computing parameters for an approximation of the multi-layer substrate's contribution to a Green's function at one or more frequencies of interest;
generating a representation of the multi-layer substrate's contribution to the Green's function using the computed parameters;
computing impedance values for signal-wire segments in the circuit design using the representation of the multi-layer substrate's contribution to the Green's function; and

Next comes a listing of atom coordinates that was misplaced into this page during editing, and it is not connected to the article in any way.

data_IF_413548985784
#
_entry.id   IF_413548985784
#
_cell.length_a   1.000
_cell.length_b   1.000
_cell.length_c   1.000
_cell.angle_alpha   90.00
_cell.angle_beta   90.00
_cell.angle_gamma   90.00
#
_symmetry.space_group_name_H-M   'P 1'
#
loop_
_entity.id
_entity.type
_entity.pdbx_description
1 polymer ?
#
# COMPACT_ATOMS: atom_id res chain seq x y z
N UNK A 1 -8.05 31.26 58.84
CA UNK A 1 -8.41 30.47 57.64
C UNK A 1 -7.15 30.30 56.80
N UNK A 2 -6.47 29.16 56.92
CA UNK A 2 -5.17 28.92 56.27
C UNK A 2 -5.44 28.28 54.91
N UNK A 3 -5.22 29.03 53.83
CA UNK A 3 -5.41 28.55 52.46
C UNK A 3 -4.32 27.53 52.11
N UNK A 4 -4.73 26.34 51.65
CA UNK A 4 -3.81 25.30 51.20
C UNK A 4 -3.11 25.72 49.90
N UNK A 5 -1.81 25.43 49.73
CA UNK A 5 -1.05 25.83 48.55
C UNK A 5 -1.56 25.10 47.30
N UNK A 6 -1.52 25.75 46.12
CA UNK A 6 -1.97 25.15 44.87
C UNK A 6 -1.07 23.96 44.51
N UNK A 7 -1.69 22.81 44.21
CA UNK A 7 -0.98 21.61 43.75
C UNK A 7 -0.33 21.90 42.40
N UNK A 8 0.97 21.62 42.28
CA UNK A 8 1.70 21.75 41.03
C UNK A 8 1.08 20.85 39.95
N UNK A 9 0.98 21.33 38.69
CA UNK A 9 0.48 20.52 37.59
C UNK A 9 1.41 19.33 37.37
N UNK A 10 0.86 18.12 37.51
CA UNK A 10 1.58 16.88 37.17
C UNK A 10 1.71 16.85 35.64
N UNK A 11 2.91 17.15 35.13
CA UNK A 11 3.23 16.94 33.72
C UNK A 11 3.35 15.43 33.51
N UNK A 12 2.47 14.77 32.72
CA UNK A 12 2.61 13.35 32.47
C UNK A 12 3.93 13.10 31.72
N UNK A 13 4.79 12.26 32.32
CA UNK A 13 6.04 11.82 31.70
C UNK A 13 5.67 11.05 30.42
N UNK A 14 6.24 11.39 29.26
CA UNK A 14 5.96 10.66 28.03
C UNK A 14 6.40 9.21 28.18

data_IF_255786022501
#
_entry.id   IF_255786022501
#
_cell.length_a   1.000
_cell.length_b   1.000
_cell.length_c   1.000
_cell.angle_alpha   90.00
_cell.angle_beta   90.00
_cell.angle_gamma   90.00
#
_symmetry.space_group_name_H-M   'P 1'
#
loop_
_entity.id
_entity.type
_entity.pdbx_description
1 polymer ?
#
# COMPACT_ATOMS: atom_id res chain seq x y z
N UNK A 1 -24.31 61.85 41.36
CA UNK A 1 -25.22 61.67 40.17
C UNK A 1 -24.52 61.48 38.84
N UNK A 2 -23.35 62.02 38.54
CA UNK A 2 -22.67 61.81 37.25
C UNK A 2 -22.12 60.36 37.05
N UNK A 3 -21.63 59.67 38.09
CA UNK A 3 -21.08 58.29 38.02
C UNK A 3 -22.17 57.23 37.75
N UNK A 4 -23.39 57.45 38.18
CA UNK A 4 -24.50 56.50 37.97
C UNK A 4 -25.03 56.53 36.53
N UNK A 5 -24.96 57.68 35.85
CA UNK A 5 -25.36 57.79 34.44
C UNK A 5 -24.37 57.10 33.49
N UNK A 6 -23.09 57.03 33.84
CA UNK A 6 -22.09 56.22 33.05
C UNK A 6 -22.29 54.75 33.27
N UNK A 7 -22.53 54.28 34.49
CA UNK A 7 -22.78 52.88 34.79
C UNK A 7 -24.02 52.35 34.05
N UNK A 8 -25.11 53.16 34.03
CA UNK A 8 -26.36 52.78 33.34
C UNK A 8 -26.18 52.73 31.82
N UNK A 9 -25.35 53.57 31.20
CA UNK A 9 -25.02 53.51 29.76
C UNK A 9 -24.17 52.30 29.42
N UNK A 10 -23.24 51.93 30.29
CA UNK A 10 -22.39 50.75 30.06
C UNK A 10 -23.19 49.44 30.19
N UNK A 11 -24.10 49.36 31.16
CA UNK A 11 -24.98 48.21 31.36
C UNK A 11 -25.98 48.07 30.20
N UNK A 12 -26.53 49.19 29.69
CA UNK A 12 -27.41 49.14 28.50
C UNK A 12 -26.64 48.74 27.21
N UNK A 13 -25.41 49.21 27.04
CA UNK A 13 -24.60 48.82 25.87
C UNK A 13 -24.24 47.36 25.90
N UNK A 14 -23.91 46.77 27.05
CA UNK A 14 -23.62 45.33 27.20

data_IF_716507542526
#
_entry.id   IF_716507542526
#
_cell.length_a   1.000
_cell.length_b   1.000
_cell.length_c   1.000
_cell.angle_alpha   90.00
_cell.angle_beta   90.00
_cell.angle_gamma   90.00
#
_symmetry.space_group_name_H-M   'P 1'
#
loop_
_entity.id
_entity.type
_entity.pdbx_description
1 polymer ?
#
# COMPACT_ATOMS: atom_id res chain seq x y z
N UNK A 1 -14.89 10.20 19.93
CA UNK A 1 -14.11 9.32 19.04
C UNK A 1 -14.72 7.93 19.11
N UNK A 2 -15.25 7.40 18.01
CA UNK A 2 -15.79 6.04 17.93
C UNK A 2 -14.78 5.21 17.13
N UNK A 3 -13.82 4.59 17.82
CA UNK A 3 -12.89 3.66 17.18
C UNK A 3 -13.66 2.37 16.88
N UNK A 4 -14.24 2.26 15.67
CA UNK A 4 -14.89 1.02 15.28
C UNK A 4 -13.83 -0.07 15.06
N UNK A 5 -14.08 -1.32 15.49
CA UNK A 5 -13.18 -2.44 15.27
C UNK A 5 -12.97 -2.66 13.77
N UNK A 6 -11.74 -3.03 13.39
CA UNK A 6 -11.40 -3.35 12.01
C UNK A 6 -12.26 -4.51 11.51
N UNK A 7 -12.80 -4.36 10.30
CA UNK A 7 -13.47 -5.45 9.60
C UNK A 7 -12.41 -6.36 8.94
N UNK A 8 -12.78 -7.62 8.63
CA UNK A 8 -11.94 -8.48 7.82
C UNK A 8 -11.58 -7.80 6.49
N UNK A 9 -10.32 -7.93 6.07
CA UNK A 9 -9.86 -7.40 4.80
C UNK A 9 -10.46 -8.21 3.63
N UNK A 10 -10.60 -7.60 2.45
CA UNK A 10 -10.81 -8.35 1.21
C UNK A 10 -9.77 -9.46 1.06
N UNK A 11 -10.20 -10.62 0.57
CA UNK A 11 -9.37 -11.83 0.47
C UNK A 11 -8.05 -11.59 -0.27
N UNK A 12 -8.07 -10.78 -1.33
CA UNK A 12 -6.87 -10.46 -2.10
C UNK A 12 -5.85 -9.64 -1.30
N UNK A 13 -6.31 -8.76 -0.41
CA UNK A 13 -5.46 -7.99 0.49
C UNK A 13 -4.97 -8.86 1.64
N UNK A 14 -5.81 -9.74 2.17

outputting the impedance values.
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receiving second circuit design information, the second circuit design information comprising information indicative of a second geometric layout of at least signal-wire segments and ground-wire segments in a second circuit design; and
reusing the parameters for the approximation of the multi-layer substrate's contribution to the Green's function to compute impedance values for the signal-wire segments in the second circuit design.